Partnership between multiple countries (mostly countries that share their language) and is planning to develop common approaches like trainings, methodology and centralized platforms. This seems to be a initiative that could be led from the EU level down but looks like some countries went the other way.

WCAG success criteria tries to be technology agnostic and that can sometimes add to confusion. Some reports mentioned that current rules on compliance can often be perceived as very difficult to understand. Hopefully future WCAG versions (WCAG 3) will do more about that.

I’ve detected that some countries decided to cooperate with International Association of Accessibility Professionals and think that that is amazing. Inviting people with disabilities and accessibility experts to cooperate will for sure make end results most accessible possible and also bring positive effects for sustainable accessibility.

Final thoughts

Some additional conclusions and summary;

  • Involving organizations of people with disabilities, accessibility experts and third parties soon and often will give best effects on the long run. I am also referring to the new user based evaluations that will for sure also be needed for WCAG 3 and are in a way also a part of the EN 301 549. Accessibility is for the users, so it makes total sense to me.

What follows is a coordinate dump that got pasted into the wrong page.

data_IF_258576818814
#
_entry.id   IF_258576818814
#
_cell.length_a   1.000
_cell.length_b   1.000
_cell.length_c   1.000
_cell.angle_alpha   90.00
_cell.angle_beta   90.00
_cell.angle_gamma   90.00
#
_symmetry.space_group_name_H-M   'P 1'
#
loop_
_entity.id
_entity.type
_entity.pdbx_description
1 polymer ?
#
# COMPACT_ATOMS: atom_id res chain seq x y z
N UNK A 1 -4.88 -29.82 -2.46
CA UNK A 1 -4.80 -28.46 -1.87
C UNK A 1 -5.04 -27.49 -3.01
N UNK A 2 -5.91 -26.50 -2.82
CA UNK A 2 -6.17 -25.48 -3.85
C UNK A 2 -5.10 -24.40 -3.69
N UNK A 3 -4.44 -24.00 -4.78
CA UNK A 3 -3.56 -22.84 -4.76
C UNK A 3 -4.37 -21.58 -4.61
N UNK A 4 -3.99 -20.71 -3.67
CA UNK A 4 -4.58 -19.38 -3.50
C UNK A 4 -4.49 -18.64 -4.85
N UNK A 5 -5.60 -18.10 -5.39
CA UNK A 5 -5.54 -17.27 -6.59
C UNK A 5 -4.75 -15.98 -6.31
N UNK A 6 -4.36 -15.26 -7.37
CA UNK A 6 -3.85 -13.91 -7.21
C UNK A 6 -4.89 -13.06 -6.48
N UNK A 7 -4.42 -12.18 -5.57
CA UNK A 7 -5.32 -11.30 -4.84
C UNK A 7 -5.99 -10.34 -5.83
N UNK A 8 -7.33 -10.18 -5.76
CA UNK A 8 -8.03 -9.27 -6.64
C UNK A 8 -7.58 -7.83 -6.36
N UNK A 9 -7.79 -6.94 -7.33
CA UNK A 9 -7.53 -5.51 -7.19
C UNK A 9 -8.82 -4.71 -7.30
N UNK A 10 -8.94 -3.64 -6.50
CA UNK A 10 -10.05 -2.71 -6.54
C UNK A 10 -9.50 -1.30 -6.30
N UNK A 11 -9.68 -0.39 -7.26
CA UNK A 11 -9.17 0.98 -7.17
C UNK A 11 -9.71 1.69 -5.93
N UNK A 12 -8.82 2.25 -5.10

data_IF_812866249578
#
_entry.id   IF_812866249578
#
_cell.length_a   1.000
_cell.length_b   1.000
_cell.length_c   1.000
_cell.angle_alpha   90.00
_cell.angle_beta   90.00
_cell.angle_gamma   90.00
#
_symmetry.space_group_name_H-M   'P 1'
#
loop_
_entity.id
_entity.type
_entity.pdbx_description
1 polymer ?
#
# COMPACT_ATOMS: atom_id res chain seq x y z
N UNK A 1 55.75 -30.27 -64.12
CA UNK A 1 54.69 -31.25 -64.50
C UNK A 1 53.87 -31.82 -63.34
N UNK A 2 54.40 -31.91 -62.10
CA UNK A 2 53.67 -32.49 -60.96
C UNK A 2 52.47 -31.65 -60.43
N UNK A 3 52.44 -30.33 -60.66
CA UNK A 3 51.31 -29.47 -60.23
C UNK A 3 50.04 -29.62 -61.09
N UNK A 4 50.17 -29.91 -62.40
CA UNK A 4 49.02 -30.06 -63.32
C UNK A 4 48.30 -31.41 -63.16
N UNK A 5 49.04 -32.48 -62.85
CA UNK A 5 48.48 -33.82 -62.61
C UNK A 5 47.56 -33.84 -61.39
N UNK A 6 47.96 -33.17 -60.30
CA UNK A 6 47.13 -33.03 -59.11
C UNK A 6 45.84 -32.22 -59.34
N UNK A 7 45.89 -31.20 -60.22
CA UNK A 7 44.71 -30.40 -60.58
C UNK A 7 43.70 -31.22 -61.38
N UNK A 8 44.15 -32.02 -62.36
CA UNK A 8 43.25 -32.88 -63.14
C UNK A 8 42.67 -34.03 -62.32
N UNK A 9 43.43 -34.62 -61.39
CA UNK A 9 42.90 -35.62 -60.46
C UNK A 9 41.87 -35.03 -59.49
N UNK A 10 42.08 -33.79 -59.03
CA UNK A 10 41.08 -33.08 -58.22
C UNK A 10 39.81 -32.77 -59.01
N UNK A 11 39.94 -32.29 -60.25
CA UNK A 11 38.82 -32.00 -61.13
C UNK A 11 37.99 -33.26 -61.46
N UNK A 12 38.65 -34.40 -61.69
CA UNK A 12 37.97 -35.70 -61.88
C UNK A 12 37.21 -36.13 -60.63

• I would love to see the unification of reporting, that would make comparison easier and also add to data quality for further statistics. I am currently not aware of such plans for the future but I guess that there are tendencies towards that.
  • Countries will have to invest more into accessibility awareness and knowledge. And especially invest into experts that will be experienced enough in accessibility, so that they will be able to effectively monitor and counsel public sector needs. With European Accessibility Act soon in place it will be even more important to have enough resources.
  • Common methodology and common testing tools would make comparison easier and cheaper. I am really hoping that unification will come in such a way that it will be possible to use the best ACT rules that have least false positives and that would also make possible to invest into even more ACT rules. Common automatic testing platform could also make a lot of sense and maybe even help to cover larger samples. I would maybe even go so far to say that we could have a central registry of all public sector domains (maybe they would deserve it’s own, reserved top level domain) so that there would not be any more doubts what is a public sector website and what is not.

Author: Bogdan Cerovac

I am IAAP certified Web Accessibility Specialist (from 2020) and was Google certified Mobile Web Specialist.

Work as digital agency co-owner web developer and accessibility lead.

Sole entrepreneur behind IDEA-lab Cerovac (Inclusion, Diversity, Equity and Accessibility lab) after work. Check out my Accessibility Services if you want me to help your with digital accessibility.

Also head of the expert council at Institute for Digital Accessibility (in Slovenian).

Living and working in Norway (🇳🇴), originally from Slovenia (🇸🇮), loves exploring the globe (🌐).

Nurturing the web from 1999, this blog from 2019.